Taylor explained that the past two years had been more than eventful for the family business, and not just because he was grounded. Not only did Wakefield and their colleagues work through the lockdowns and supply chain interruptions of the initial pandemic, but in March of 2021, the People’s Republic of China imposed tariffs of between 100 and 200 percent on Australian wine.“But in March last year, China decided to impose damaging anti-dumping tariffs on Australian wine of between 116.2 per cent and 218.4 per cent. The tariffs applied to wine sold in containers of 2 litres or less and will remain in place for five years.” https://www.abc.net.au/news/2022-03-18/wto-dispute-on-australian-wine-exports-into-china/100916852 (This followed from Australian criticism of the Chinese government’s human rights record and its call for an independent investigation into the origins of COVID-19.)“Australia more openly criticized China’s encroachments on the South China Sea—vital for Australian shipping—where Beijing built military installations on man-made islands to solidify its contested claim to nearly the entire waterway. Turnbull also grew alarmed by the sums of Chinese money sloshing around Australian politics, spent to sway government policy in China’s favor. That led to new legislation designed to curtail foreign influence. Then in 2018, Turnbull’s government banned Chinese telecom giant Huawei from supplying equipment for Australia’s 5G networks, considering it too much of a security risk to essential infrastructure. Relations really fell off a cliff in April 2020, when current Prime Minister Scott Morrison’s government called for an independent investigation into the origins of the coronavirus outbreak—a prickly issue in Beijing, where such demands are perceived as politically motivated efforts to tarnish China.” https://www.theatlantic.com/international/archive/2021/07/china-australia-america/619544/Taylor said he had six containers of wine en route to China when the measures were announced. Two made it but four were shipped back. They’re not selling wine in the PRC for the foreseeable future, but they managed to keep their staff there to sell to the rest of Asia.

According to Jens Barynin, chief economist at VIVI, a Toronto firm that tracks the global wine trade,Full disclosure: I have consulted for VIVI Economics in the past, and Barynin is a friend. Australian wine exports were in decline, by volume and dollar amount, starting in 2016, even before the pandemic and Chinese tariffs. Since over 60 percent of Australian wine sales are exported Barynin described, in an email, the Australian wine trade as a “survival of the fittest situation”. So why was Justin Taylor smiling?

Taylor explained that Wakefield’s biggest market is domestic, and its biggest export market is New Zealand, which by antipodean standards is pretty close. He also explained that in export markets where Wakefield is a “mature brand”, like Canada, they have done very well. He joked that at the start of the pandemic, “It was toilet paper, pasta, and wine, and our sales went through the roof.”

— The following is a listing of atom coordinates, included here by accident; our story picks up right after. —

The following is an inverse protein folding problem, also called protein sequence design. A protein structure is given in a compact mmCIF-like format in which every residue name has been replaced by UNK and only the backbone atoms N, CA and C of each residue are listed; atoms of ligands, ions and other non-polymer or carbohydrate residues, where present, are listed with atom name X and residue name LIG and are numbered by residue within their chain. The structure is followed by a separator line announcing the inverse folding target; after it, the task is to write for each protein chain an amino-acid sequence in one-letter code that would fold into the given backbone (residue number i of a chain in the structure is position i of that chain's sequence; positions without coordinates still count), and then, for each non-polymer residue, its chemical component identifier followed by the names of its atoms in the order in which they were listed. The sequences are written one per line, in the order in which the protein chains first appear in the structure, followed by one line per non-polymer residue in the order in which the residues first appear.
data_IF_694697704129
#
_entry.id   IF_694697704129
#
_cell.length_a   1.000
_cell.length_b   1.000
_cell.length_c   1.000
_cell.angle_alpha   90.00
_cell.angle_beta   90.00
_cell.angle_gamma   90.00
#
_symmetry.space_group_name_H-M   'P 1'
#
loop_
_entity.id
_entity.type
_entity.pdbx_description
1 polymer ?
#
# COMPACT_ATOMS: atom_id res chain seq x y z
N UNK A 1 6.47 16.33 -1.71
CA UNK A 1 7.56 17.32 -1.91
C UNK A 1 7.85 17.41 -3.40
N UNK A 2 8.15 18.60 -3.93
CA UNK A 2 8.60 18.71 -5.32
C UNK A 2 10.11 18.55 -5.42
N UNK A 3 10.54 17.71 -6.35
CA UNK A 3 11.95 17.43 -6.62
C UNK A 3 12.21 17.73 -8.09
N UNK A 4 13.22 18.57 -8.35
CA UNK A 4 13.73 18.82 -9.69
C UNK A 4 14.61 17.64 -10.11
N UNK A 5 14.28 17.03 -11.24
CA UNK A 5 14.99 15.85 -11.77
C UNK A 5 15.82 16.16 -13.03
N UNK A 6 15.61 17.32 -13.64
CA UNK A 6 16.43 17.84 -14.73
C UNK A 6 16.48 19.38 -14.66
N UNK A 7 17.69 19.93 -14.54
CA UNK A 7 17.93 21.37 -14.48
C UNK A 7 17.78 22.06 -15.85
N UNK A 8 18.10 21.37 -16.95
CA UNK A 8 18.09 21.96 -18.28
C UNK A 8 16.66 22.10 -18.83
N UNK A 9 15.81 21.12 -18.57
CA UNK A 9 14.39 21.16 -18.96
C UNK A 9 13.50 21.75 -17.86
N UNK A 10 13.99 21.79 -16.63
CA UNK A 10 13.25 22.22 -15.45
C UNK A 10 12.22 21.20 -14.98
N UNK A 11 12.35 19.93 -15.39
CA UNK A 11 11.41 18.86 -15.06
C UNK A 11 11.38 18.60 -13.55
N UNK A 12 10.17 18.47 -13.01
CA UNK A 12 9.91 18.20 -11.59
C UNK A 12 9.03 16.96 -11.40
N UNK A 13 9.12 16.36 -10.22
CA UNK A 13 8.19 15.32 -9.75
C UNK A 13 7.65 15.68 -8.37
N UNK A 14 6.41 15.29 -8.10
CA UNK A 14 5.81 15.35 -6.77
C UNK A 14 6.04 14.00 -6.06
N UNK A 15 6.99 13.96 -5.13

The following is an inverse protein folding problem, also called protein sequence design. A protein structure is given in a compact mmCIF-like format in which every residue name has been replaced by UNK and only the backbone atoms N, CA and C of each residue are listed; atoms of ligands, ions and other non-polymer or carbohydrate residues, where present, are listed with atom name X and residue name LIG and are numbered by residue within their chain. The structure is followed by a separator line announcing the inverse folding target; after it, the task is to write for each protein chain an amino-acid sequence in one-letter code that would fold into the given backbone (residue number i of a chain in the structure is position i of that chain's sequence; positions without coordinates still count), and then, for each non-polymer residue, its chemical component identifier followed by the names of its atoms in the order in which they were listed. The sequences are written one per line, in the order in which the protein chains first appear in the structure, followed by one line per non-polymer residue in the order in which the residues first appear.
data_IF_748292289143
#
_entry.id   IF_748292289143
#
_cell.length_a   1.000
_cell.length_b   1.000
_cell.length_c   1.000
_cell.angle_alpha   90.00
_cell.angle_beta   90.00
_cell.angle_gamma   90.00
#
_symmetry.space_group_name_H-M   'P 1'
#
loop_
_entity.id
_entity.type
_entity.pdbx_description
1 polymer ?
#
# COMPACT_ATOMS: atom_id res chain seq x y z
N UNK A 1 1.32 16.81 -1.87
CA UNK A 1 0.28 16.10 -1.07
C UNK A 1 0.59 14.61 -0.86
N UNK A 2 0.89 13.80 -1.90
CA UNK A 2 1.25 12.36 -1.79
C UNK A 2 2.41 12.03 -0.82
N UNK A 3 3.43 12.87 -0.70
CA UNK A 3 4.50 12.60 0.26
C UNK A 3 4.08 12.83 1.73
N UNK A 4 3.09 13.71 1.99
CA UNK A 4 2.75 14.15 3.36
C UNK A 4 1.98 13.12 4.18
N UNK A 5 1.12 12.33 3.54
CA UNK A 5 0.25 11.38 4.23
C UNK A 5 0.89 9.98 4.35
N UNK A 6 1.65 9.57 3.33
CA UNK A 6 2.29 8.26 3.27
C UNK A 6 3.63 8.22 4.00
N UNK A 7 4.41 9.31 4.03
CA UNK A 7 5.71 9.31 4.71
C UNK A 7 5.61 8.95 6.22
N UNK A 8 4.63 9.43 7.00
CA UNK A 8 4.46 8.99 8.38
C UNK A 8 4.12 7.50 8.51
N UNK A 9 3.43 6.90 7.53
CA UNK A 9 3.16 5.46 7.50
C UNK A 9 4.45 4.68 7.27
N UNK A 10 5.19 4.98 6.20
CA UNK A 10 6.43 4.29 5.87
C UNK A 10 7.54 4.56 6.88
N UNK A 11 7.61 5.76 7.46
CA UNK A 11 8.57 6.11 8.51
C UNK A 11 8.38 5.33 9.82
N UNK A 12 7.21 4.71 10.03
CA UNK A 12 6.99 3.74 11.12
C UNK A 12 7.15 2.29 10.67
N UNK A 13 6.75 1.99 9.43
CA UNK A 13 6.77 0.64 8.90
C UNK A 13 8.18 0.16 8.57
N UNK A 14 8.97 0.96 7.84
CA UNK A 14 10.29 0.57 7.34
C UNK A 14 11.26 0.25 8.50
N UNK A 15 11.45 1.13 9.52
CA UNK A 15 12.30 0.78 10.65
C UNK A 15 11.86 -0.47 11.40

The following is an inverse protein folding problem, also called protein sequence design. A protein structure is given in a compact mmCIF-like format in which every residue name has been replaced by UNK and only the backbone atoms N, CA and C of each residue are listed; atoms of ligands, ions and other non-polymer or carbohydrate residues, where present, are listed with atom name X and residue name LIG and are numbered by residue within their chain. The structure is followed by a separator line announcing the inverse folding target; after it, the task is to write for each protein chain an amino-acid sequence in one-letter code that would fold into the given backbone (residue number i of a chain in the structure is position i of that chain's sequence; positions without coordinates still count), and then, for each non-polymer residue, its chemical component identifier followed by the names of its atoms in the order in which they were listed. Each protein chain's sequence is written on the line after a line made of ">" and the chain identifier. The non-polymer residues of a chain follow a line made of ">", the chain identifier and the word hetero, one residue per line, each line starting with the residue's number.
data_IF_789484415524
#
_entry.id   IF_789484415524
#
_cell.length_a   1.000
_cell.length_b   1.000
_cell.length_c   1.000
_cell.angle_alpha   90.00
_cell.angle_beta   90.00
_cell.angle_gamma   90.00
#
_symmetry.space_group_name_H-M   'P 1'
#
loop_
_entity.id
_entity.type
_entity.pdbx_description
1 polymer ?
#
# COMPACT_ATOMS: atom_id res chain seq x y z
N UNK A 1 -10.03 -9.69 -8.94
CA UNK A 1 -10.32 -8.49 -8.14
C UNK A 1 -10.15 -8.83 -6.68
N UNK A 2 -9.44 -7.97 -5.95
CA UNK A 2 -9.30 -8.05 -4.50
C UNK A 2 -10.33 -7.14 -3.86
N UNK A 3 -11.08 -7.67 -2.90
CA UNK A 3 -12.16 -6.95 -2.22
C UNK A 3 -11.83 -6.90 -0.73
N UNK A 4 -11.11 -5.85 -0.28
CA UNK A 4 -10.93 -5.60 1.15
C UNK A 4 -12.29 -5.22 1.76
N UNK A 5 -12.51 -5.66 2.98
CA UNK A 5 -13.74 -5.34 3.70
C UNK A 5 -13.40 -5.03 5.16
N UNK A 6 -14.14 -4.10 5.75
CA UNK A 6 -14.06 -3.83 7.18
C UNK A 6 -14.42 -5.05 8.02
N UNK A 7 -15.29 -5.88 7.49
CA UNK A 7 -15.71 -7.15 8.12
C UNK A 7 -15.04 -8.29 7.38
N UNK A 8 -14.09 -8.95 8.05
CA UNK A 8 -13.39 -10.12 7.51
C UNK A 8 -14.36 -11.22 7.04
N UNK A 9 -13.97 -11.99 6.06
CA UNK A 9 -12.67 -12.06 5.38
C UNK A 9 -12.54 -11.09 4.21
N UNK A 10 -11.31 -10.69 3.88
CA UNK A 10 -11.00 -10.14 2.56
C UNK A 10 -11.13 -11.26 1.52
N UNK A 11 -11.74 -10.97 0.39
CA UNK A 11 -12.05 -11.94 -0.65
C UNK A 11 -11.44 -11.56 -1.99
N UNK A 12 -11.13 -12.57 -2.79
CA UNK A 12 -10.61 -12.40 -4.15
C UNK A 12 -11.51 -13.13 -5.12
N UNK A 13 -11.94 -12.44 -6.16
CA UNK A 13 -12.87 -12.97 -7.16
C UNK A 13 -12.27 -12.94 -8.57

While consumers are no longer hoarding cases of wine, and consumer sales of alcohol are returning to pre-pandemic levels, COVID accelerated the “premiumization” of the wine market whereby wine enthusiasts are drinking less, but better, so that Wakefield’s mid-range to high-range wines account for increasing sales.

That is not to say the negative effects of the pandemic are not completely behind Wakefield or the Australian wine. Supply chain interruptions are still a major headache.“The coronavirus pandemic and its ripple effects have snarled supply chains around the world, contributing to shipping backlogs, product shortages and the fastest inflation in decades. But in a report released Thursday, White House economists argue that while the pandemic exposed vulnerabilities in the supply chain, it didn’t create them — and they warned that the problems won’t go away when the pandemic ends. ‘Though modern supply chains have driven down consumer prices for many goods, they can also easily break,’ the Council of Economic Advisers wrote. Climate change, and the increasing frequency of natural disasters that comes with it, will make future disruptions inevitable, the group said.” https://www.nytimes.com/2022/04/14/business/economy/biden-supply-chain.html Transport times have doubled: “It used to take us 12 weeks to get a container of wine to the U.S. or Canada; that’s now 16 to 20 weeks.”

In the end, Taylor expects these problems to eventually work out and is optimistic about the future of Australian wine and Wakefield’s place in it. “I see an opportunity for established, trusted brands in the post-pandemic world; Australian wine is always improving, and we’re getting better with age.”

That evening Justin Taylor put his family’s wines where his mouth was at a tasting dinner he hosted and I attended with about two dozen other Toronto-based wine journalists and “influencers”. Here’s what we tasted. Prices are for Ontario.

Wakefield Estate Chardonnay 2020 ($16.95)

Fruit from Padthaway and Clare Valley. Lean but fancy, in a Burgundian style (more Meursault than Chablis). Some oak barrel effect, but a mid-palate weight from four months on its lees. Stone fruit to citrus. This wine could easily hold its own as a party wine with hors d’oeuvres, or accompany a weekend lunch of roast chicken or salmon. Exceptional quality-to-price ratio.

Wakefield Estate Shiraz 2019 ($19.95)

Fruit from the Limestone Coast and Clare Valley. Inky, blue, and purple (plums) fruited and iodine on the finish. Resonate fruit, seasoned with a light hand of American oak and some herbal notes. Punches up on the quality to price ratio. Wants a grilled steak (or mushroom dish).

Wakefield Jaraman Cabernet Sauvignon 2018 ($24.95)

Fruit from the Clare Valley and Coonawarra. Jaraman means seahorse in Aboriginal and alludes to fossil formations found on the Clare Valley vineyard when it was planted. This is a kind of Platonic ideal of an Aussie Cabernet Sauvignon: intensely pure black cassis fruit held up in a gum tree veil of minty eucalyptus notes. Good acid and tannic structure. Demands a leg or rack of lamb.